Once again the last seven days has seen a number of short-dated, soon to mature catastrophe bonds, which offer higher yields than recent primary issuance, traded in the secondary market, as investors continue to be attracted to these opportunities.
Short-dated cat bonds have seen an increasing amount of trading since the last quarter of 2014, as the $5 billion or so of anticipated maturities in the first-half of 2015 provided some investors with an opportunity to add yield to their portfolios, sometimes for an effective reduction in risk.
With catastrophe bonds issued during 2014 largely having a low coupon yield due to reduced pricing across catastrophe risks, compared to the majority of the scheduled maturities, investors have been attracted to these notes as an investment to hold to maturity.
This has offered a number of ways to profit, both for buying investors and also for those selling these positions.
Firstly the opportunity to swap out recent issues with lower yields, for short-dated cat bonds sometimes with a coupon twice as high, has been a very attractive option for those investors which are largely focused on catastrophe bonds. They have even found buyers for the lower-yielding bonds in some of the beta type cat bond plays or the larger investors who need to maintain a liquidity ratio in their portfolios, alongside their collateralized reinsurance books.
Secondly, some of these short-dated cat bonds are largely off-risk at the moment. Many of them contain exposure to U.S. wind, but with it being off-season that peril is not a threat. So even if the other perils included are on-risk the overall risk profile of many of these cat bonds is lower than it was during the 2014 hurricane season, which has made them increasingly attractive to buy and hold.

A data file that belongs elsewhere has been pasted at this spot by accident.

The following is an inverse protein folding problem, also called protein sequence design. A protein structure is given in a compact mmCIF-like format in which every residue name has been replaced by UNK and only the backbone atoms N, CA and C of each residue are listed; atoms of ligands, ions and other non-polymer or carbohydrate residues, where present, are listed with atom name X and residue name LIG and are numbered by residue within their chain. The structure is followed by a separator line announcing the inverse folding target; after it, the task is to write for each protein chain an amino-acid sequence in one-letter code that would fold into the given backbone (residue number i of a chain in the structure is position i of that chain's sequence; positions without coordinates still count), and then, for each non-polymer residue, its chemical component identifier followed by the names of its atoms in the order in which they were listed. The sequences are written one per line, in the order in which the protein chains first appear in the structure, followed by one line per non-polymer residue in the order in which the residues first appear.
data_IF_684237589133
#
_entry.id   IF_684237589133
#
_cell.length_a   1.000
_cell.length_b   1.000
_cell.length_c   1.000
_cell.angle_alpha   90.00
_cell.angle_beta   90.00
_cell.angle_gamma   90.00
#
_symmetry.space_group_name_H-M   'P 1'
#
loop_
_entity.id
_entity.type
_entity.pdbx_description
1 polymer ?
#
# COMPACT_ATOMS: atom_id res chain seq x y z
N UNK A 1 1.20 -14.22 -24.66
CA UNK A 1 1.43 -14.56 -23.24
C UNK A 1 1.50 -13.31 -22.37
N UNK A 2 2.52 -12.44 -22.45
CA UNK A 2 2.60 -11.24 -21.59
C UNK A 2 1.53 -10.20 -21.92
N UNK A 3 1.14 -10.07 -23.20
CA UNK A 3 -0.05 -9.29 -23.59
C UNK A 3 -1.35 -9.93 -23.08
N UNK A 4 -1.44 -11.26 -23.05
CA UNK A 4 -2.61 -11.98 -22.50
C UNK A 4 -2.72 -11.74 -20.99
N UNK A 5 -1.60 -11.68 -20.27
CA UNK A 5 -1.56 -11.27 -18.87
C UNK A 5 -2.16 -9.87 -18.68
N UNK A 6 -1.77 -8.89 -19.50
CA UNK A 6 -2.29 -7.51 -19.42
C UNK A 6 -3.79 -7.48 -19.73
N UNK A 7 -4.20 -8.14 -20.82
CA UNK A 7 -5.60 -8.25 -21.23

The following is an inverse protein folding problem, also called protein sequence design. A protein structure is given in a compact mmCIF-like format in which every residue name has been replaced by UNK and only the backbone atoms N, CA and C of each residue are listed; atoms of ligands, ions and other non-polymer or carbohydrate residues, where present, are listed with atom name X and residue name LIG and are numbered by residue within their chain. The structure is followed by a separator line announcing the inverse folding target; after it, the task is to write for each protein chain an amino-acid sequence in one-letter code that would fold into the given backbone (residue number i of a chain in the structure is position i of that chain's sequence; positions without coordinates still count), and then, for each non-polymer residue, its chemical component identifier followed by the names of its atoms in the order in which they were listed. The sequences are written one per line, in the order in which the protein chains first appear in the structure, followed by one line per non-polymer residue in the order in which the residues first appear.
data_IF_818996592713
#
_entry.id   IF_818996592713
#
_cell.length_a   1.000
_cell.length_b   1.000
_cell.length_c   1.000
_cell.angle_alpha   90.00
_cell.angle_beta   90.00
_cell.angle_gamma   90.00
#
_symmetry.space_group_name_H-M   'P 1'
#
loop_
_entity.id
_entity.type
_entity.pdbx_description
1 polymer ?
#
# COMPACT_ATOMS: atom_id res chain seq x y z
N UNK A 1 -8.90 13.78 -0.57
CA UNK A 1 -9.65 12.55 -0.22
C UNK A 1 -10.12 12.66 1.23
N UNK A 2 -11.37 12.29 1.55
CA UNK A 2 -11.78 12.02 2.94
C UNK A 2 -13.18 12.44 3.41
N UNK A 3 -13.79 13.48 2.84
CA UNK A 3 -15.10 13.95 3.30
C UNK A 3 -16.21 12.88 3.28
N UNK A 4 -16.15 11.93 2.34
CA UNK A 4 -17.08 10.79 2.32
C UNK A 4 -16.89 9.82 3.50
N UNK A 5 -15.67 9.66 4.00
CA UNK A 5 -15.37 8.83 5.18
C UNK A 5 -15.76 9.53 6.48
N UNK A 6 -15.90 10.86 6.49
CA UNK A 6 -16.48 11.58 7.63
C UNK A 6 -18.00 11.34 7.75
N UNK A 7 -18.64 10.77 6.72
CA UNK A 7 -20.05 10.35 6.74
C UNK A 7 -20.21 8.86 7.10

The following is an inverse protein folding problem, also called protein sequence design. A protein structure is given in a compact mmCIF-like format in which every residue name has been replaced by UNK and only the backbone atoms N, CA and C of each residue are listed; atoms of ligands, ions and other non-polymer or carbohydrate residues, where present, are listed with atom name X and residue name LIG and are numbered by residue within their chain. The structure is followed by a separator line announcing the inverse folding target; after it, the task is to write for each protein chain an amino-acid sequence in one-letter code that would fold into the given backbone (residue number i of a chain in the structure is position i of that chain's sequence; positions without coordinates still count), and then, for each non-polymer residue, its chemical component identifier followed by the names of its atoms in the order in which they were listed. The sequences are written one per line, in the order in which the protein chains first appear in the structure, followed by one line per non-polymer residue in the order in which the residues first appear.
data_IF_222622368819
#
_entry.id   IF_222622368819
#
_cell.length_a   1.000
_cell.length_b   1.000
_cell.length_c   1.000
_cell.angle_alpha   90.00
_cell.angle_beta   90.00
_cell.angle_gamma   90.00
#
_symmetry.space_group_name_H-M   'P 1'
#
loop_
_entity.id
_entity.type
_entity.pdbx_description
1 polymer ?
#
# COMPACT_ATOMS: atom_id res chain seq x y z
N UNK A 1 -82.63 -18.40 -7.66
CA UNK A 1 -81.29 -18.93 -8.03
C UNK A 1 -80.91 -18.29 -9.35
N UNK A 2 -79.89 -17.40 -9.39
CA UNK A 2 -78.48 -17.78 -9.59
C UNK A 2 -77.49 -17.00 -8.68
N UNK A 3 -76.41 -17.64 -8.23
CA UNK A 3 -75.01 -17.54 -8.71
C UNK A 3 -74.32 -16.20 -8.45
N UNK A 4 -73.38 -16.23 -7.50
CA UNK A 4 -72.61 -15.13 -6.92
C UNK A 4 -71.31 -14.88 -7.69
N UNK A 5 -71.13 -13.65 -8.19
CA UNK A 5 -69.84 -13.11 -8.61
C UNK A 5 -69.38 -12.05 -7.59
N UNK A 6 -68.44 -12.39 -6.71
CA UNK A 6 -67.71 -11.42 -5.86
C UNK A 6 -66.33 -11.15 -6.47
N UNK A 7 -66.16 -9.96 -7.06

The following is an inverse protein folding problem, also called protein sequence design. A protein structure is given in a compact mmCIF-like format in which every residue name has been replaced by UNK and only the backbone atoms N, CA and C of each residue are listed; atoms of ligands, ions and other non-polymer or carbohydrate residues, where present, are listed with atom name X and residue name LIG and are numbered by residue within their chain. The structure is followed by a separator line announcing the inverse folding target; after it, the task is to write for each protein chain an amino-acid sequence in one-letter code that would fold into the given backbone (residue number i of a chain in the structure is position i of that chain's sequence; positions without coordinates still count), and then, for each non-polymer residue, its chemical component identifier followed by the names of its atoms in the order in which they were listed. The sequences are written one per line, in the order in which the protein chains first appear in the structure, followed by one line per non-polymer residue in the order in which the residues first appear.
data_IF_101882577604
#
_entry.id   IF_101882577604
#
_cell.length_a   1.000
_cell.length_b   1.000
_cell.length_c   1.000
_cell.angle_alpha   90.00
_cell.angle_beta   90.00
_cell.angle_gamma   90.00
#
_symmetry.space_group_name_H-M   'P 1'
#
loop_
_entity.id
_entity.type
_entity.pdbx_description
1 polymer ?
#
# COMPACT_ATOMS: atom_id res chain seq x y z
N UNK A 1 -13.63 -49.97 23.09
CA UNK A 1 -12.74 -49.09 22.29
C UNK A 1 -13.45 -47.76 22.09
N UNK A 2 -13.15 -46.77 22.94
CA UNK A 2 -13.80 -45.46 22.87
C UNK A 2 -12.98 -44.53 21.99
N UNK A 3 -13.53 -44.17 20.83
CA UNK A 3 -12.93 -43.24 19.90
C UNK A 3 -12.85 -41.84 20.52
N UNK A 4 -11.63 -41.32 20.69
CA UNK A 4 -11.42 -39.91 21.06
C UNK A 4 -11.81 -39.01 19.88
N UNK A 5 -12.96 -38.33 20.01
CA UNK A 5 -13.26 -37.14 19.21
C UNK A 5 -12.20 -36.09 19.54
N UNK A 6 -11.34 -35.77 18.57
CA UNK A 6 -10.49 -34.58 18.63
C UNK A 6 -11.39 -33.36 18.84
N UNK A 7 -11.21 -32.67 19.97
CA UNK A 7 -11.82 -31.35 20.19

As we explained last week here; “There is a definite trend emerging of investors offloading short-dated positions in favour of allocating capital either to new cat bond issues or into collateralized reinsurance and private ILS deals. Those allocating to new cat bonds likely require the liquidity offered by a security, while those shifting allocations to private deals are often searching for either diversification or a higher returning asset.”
You might think that sellers of these short-dated catastrophe bonds would be hard to find, but it would appear that some investors have been more than happy to off-load vintage deals. Some of these sales will have been as a result of a need to diversify portfolios to accommodate newer, longer-dated cat bonds that were issued in Q4. Still more of the sales will have been supported as some investors increasingly sought to put capital into collateralized reinsurance deals at the January renewals, thus needing to offload some older holdings.
Some sellers will even have made a profit on these positions, perhaps enough of a profit to make selling the higher-yielding bonds worthwhile without the need to diversify or switch capital into other assets. Some ILS investors will have bought these notes at par or even below at times. Lately of course the majority of catastrophe bonds have been priced above par, meaning that a chance to profit on a position you’ve held for some time could be an attractive option.
Trading was a little lighter in the last week, compared to the weeks ending the 11th and the 18th January, likely due to us getting a little further beyond the renewals and the need for portfolio changes becoming less important. However, with two new catastrophe bonds having launched in the last week, Catlin’s $200m Galileo Re Ltd. (Series 2015-1) and SCOR’s $150m Atlas IX Capital Limited (Series 2015-1), with more likely to come soon the need to optimise portfolios will again become more important and stimulate brisker trade.
Once again, trades recorded on TRACE in the last seven days reflect a lowering of price levels than the previous time these bonds were traded. This continues to reflect seasonality changes, but also perhaps the widening of risk spreads, discussed here, which could signal a gradual stabilisation of the premium environment.
Here is a list of the catastrophe bonds that traded last week, where data is available from FINRA’s TRACE system, and their most recent prices:
Blue Danube Ltd. (Series 2012-1) – Class A notes traded on 20th Jan at 100.45, the same price as the last trade on the 14th, coupon 6.04%. Class B notes traded on 20th Jan at 101.4, down from 101.45 on 14th Jan, coupon 10.79%. Matures April 2015.
Queen Street V Re Ltd. – Traded at 100.7 on 21st Jan, down from 101 on 15th Jan. Coupon 8.505%. Matures April 2015.
Queen Street VI Re Ltd. – Traded at 100.9 on 21st Jan, down from 101 on 12th Jan. Coupon 10.383%. Matures April 2015.
Tar Heel Re Ltd. (Series 2013-1) – Traded at 105.2 on 23rd Jan, down from 106.08 on 18th Dec 2014. Coupon 8.533%. Tar Heel matures in May 2016.